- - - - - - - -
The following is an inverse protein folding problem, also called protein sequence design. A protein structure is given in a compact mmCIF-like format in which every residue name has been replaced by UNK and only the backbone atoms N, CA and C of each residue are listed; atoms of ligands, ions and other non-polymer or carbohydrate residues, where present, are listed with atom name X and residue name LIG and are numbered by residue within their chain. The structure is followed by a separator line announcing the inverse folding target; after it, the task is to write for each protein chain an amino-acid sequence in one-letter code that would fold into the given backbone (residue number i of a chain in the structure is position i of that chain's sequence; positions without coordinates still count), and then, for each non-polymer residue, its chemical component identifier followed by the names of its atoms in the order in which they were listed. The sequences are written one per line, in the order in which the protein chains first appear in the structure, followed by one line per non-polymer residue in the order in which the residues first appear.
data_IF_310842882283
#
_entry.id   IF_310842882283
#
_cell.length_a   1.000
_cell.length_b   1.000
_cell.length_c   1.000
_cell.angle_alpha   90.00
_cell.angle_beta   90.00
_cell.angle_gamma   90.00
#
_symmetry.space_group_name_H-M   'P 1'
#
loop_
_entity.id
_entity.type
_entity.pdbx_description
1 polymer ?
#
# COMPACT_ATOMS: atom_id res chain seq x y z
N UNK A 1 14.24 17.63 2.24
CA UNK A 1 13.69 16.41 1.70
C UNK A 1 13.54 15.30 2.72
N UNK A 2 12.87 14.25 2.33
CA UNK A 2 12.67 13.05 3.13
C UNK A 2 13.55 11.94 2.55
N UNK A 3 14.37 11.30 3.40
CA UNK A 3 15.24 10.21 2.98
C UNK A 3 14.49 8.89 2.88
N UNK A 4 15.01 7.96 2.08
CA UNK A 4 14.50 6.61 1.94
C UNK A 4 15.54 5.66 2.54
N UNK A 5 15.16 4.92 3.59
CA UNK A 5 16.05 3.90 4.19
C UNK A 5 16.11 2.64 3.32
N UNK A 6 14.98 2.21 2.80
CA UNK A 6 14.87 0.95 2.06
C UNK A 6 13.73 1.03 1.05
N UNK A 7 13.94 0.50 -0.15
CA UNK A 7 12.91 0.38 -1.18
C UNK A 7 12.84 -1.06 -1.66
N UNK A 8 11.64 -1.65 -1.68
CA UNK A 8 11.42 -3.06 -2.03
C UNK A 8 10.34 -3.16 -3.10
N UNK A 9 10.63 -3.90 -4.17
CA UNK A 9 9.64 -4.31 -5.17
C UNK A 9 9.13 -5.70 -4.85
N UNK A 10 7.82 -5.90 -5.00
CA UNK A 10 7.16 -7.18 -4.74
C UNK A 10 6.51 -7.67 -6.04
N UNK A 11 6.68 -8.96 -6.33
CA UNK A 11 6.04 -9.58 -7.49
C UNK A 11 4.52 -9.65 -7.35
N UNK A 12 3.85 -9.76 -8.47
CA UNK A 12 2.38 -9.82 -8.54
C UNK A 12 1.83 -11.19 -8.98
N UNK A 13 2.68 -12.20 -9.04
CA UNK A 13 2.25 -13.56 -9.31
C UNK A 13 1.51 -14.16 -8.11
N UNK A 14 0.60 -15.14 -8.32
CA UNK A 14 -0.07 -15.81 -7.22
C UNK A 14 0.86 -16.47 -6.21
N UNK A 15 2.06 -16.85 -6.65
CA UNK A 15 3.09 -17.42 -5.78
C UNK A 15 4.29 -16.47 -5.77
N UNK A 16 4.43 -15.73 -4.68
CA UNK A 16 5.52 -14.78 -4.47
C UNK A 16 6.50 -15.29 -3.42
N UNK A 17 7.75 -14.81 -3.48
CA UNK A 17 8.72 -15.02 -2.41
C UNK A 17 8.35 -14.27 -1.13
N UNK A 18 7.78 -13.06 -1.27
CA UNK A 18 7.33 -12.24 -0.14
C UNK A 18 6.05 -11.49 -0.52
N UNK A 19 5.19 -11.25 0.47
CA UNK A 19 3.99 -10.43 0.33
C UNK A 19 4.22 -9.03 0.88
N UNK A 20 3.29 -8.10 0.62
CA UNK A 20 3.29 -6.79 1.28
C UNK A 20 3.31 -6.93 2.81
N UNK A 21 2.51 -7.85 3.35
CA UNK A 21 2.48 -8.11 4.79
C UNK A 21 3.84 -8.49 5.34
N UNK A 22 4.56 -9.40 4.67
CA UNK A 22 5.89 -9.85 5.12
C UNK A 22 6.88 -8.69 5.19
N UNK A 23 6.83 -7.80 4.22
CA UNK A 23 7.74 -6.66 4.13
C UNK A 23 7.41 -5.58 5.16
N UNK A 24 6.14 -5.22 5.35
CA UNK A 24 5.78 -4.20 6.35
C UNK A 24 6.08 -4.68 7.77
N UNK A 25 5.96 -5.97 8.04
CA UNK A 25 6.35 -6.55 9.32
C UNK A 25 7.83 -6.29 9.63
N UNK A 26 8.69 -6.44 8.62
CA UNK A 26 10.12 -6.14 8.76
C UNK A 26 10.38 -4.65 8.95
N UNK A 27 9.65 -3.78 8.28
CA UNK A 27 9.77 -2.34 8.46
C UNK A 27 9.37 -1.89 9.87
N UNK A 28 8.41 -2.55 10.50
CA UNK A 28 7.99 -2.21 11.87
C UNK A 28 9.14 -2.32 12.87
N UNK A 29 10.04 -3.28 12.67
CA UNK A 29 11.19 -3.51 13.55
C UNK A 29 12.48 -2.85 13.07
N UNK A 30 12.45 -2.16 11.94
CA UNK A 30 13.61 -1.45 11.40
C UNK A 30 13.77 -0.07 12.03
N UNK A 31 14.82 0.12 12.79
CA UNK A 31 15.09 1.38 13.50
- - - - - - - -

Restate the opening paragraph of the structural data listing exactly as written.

The following is an inverse protein folding problem, also called protein sequence design. A protein structure is given in a compact mmCIF-like format in which every residue name has been replaced by UNK and only the backbone atoms N, CA and C of each residue are listed; atoms of ligands, ions and other non-polymer or carbohydrate residues, where present, are listed with atom name X and residue name LIG and are numbered by residue within their chain. The structure is followed by a separator line announcing the inverse folding target; after it, the task is to write for each protein chain an amino-acid sequence in one-letter code that would fold into the given backbone (residue number i of a chain in the structure is position i of that chain's sequence; positions without coordinates still count), and then, for each non-polymer residue, its chemical component identifier followed by the names of its atoms in the order in which they were listed. The sequences are written one per line, in the order in which the protein chains first appear in the structure, followed by one line per non-polymer residue in the order in which the residues first appear.